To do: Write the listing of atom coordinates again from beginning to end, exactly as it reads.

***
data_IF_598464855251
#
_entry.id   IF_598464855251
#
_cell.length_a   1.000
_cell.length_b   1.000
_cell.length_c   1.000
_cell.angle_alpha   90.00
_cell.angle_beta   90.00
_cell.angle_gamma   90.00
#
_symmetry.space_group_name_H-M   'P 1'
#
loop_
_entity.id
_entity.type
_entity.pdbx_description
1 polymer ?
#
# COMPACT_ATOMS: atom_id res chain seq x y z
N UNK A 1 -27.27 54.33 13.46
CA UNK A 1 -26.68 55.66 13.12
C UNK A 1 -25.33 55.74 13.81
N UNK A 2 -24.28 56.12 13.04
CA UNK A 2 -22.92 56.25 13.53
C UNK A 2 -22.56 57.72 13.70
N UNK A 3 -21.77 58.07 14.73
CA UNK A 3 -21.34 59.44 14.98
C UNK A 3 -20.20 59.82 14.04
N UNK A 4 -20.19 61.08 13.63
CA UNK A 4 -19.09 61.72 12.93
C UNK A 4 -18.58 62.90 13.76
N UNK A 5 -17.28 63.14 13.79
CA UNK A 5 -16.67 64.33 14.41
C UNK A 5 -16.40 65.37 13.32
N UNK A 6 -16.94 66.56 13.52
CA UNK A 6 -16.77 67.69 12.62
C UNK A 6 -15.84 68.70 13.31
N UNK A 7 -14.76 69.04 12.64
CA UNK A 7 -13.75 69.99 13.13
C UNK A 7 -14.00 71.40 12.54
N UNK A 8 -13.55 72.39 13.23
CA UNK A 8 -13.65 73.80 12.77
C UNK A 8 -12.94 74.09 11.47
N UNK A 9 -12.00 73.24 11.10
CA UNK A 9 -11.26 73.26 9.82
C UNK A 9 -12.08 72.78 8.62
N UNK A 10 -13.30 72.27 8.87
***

data_IF_598464855251
#
_entry.id   IF_598464855251
#
_cell.length_a   1.000
_cell.length_b   1.000
_cell.length_c   1.000
_cell.angle_alpha   90.00
_cell.angle_beta   90.00
_cell.angle_gamma   90.00
#
_symmetry.space_group_name_H-M   'P 1'
#
loop_
_entity.id
_entity.type
_entity.pdbx_description
1 polymer ?
#
# COMPACT_ATOMS: atom_id res chain seq x y z
N UNK A 1 -27.27 54.33 13.46
CA UNK A 1 -26.68 55.66 13.12
C UNK A 1 -25.33 55.74 13.81
N UNK A 2 -24.28 56.12 13.04
CA UNK A 2 -22.92 56.25 13.53
C UNK A 2 -22.56 57.72 13.70
N UNK A 3 -21.77 58.07 14.73
CA UNK A 3 -21.34 59.44 14.98
C UNK A 3 -20.20 59.82 14.04
N UNK A 4 -20.19 61.08 13.63
CA UNK A 4 -19.09 61.72 12.93
C UNK A 4 -18.58 62.90 13.76
N UNK A 5 -17.28 63.14 13.79
CA UNK A 5 -16.67 64.33 14.41
C UNK A 5 -16.40 65.37 13.32
N UNK A 6 -16.94 66.56 13.52
CA UNK A 6 -16.77 67.69 12.62
C UNK A 6 -15.84 68.70 13.31
N UNK A 7 -14.76 69.04 12.64
CA UNK A 7 -13.75 69.99 13.13
C UNK A 7 -14.00 71.40 12.54
N UNK A 8 -13.55 72.39 13.23
CA UNK A 8 -13.65 73.80 12.77
C UNK A 8 -12.94 74.09 11.47
N UNK A 9 -12.00 73.24 11.10
CA UNK A 9 -11.26 73.26 9.82
C UNK A 9 -12.08 72.78 8.62
N UNK A 10 -13.30 72.27 8.87